The real aim of the campaign will be to blame the breakdown over Brexit on the EU and on “Remainer” politicians in Parliament who have allegedly frustrated the government’s good intentions. What is so deadly about this tactic is

  1. It taps into a powerful thread in the widespread support for populism in Britain of distrust for politicians and a dealignment from traditional voting patterns in favour of new forces. Politicians at Westminster are widely seen by these people, Leave voters in the main, as a remote, self-serving and elitist “political class”, detached from the needs of “ordinary people”, of whom Farage presents himself as one.
  2. There has been a shift in opinion in favour of a “strong leadership” and people who will take action to sort out the problems without democratic niceties. A study of political opinion in 2019 by the respected Hansard Society makes chilling reading. It found, for example, that when people were asked whether “Britain needs a strong ruler willing to break the rules”, 54% agreed and only 23% said no.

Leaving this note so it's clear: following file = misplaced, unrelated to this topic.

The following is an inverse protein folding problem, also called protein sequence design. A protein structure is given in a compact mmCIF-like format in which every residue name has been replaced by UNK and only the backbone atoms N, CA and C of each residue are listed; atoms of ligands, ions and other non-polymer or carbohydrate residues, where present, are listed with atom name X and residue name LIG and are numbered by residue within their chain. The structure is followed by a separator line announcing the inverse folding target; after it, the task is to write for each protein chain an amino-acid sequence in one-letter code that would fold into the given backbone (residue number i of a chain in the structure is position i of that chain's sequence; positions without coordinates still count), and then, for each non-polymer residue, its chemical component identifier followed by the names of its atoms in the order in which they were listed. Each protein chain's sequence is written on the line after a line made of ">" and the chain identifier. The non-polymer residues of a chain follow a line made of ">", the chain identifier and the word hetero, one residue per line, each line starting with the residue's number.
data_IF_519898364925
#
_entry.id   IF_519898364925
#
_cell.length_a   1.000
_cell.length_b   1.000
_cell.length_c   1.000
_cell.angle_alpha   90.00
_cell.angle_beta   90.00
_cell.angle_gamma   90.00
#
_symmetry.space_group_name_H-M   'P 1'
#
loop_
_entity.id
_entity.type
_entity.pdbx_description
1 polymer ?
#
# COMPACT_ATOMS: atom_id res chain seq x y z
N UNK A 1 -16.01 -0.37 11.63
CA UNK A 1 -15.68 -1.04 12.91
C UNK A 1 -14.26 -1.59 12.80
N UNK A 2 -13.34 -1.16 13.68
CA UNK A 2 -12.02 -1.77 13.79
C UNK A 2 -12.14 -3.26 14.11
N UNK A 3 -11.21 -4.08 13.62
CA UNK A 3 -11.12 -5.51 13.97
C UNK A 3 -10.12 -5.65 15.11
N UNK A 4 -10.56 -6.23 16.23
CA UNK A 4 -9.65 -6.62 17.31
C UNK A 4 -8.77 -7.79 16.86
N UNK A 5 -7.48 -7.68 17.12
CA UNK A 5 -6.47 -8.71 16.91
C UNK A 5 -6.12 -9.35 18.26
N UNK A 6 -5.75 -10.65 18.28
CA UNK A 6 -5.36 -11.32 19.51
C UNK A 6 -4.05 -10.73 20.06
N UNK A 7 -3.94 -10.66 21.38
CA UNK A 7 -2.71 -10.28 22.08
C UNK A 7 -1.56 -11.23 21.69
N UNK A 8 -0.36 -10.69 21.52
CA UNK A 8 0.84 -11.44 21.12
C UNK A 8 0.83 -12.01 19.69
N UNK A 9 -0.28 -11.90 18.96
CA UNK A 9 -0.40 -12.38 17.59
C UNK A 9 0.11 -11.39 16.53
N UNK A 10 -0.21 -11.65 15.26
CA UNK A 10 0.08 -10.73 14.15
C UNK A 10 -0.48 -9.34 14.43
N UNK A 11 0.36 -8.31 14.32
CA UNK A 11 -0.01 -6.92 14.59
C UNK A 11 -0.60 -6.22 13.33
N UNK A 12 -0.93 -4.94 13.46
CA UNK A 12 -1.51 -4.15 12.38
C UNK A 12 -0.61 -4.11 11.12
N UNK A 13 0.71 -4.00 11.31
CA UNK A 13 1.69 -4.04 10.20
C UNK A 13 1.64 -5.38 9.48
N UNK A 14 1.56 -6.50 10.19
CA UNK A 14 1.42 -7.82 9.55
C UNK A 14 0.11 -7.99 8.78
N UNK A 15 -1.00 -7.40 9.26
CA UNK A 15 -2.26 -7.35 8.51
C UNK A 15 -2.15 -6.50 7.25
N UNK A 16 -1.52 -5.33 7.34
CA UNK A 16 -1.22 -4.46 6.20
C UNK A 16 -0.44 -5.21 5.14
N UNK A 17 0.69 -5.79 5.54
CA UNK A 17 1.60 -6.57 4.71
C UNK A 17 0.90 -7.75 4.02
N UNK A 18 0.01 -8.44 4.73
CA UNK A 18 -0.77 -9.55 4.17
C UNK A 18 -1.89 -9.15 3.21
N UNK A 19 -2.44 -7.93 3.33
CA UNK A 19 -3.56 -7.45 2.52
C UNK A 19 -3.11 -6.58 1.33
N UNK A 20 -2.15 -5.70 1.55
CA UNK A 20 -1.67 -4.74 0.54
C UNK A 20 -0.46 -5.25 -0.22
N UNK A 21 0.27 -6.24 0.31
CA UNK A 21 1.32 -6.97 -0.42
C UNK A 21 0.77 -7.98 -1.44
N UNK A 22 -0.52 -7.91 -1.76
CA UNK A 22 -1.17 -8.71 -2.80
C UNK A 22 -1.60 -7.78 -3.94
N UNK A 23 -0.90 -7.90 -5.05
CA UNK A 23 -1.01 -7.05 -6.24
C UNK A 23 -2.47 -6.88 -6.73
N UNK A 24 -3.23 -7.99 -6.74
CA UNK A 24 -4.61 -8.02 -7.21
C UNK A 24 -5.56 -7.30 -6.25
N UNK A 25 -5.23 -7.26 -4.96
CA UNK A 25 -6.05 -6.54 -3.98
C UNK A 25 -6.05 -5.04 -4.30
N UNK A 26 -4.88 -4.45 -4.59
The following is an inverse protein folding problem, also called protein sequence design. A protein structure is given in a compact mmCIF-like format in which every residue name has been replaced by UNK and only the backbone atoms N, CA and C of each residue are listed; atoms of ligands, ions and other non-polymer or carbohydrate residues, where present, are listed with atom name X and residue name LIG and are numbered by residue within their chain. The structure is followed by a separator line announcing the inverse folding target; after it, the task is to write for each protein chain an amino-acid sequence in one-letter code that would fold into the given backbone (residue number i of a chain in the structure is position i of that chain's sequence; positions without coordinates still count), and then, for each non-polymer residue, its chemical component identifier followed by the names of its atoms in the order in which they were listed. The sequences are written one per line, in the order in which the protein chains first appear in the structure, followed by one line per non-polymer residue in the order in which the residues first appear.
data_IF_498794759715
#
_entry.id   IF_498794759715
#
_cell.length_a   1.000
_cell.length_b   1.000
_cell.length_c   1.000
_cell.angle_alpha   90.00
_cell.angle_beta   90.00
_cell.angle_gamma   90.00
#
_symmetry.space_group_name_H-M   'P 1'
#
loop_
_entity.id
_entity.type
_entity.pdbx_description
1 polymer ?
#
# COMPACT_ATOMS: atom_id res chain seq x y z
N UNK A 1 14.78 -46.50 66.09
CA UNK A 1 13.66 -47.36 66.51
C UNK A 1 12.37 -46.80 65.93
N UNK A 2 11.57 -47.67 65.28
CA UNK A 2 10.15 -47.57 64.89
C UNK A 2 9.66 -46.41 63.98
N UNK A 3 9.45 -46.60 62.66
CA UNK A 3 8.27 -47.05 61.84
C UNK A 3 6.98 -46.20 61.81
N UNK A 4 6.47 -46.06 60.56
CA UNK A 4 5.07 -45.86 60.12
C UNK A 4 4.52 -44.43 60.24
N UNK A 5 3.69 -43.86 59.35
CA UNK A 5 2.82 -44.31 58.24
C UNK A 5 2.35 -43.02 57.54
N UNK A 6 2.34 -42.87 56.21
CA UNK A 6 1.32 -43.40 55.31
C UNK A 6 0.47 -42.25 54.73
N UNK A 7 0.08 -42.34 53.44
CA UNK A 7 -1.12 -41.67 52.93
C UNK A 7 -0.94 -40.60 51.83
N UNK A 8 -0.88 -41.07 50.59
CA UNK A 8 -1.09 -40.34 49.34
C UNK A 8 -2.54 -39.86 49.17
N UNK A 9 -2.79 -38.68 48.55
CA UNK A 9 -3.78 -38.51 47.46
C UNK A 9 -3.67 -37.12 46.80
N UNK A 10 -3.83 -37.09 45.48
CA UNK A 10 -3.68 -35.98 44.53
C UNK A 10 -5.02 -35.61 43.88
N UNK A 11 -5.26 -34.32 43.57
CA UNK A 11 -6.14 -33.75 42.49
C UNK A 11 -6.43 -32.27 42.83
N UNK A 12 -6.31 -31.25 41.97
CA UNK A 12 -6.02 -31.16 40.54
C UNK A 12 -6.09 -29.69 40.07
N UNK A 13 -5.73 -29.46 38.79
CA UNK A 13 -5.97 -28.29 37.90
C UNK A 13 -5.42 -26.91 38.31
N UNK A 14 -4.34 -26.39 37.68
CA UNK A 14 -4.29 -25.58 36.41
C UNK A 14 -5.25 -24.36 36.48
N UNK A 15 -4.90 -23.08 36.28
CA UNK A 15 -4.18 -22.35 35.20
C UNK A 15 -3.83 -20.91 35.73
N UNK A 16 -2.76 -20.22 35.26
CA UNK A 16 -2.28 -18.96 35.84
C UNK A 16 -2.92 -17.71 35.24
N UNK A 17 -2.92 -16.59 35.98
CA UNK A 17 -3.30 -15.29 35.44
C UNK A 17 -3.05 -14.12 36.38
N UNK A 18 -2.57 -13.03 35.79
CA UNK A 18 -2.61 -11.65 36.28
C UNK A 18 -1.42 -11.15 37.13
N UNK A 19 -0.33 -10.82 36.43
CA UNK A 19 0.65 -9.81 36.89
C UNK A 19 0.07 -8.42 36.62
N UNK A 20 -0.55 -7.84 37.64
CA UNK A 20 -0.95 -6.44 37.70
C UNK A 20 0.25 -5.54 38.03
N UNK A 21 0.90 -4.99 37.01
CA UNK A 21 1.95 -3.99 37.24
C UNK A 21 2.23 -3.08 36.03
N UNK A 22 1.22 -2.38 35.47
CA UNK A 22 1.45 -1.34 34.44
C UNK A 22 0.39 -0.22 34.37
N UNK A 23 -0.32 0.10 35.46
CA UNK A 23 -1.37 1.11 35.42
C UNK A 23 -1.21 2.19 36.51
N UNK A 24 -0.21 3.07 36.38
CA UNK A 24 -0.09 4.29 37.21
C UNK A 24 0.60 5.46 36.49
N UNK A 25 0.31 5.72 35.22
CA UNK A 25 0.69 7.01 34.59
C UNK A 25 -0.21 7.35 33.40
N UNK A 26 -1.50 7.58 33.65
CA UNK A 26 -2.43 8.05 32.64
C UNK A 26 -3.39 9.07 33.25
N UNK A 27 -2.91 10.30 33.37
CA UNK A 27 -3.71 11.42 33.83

3. By posing as the champion of “the People”, Johnson could effectively undermine the authority and power of Parliament, by securing a voter endorsement for his actions. A shift towards more authoritarianism would be under way.
  4. His opponents are divided and lack a single, strong leader. The one person who could in theory take on this role is himself a Brexiter, the official Leader of the Opposition, Jeremy Corbyn, admittedly a “worker’s” Brexiter, but certainly unenthusiastic about supporting the widespread anti-Brexit feeling in Labour and in the country.
  5. The electoral system supports a strong, united party when their opponents are divided, since under the simple majority or FPTP system when one candidate has more votes than his or her nearest rival. Thus their majority in Parliament will be unrepresentative. No Remain electoral alliance is so far forthcoming.

Britain now faces two months or more of turmoil, and much more if a No Deal Brexit occurs on 31 October. The outcome is very uncertain, but what should be clear is that what is occurring is not simply a fissure in relations with the EU and a breakdown in trading arrangements, but a crisis of democracy itself. All true democrats should be deeply concerned.